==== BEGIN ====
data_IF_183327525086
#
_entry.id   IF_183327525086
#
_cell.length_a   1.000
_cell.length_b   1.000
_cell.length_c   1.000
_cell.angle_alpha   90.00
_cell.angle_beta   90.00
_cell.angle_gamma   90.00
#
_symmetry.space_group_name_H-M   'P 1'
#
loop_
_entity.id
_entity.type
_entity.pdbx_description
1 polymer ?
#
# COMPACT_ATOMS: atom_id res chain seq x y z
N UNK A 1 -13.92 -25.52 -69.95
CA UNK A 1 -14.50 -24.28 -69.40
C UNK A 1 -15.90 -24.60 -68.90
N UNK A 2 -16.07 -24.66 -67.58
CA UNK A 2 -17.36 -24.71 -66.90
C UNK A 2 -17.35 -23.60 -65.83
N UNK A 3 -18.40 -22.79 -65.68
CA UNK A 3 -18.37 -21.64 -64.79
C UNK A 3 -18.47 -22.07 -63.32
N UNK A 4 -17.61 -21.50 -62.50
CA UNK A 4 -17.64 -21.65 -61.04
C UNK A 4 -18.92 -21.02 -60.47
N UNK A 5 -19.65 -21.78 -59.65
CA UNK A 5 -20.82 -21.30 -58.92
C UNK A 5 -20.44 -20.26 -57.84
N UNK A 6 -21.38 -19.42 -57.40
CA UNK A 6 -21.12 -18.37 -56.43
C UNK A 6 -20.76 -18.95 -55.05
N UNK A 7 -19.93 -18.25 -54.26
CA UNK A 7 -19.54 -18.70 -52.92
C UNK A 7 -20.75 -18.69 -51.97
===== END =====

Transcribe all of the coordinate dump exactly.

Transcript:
data_IF_183327525086
#
_entry.id   IF_183327525086
#
_cell.length_a   1.000
_cell.length_b   1.000
_cell.length_c   1.000
_cell.angle_alpha   90.00
_cell.angle_beta   90.00
_cell.angle_gamma   90.00
#
_symmetry.space_group_name_H-M   'P 1'
#
loop_
_entity.id
_entity.type
_entity.pdbx_description
1 polymer ?
#
# COMPACT_ATOMS: atom_id res chain seq x y z
N UNK A 1 -13.92 -25.52 -69.95
CA UNK A 1 -14.50 -24.28 -69.40
C UNK A 1 -15.90 -24.60 -68.90
N UNK A 2 -16.07 -24.66 -67.58
CA UNK A 2 -17.36 -24.71 -66.90
C UNK A 2 -17.35 -23.60 -65.83
N UNK A 3 -18.40 -22.79 -65.68
CA UNK A 3 -18.37 -21.64 -64.79
C UNK A 3 -18.47 -22.07 -63.32
N UNK A 4 -17.61 -21.50 -62.50
CA UNK A 4 -17.64 -21.65 -61.04
C UNK A 4 -18.92 -21.02 -60.47
N UNK A 5 -19.65 -21.78 -59.65
CA UNK A 5 -20.82 -21.30 -58.92
C UNK A 5 -20.44 -20.26 -57.84
N UNK A 6 -21.38 -19.42 -57.40
CA UNK A 6 -21.12 -18.37 -56.43
C UNK A 6 -20.76 -18.95 -55.05
N UNK A 7 -19.93 -18.25 -54.26
CA UNK A 7 -19.54 -18.70 -52.92
C UNK A 7 -20.75 -18.69 -51.97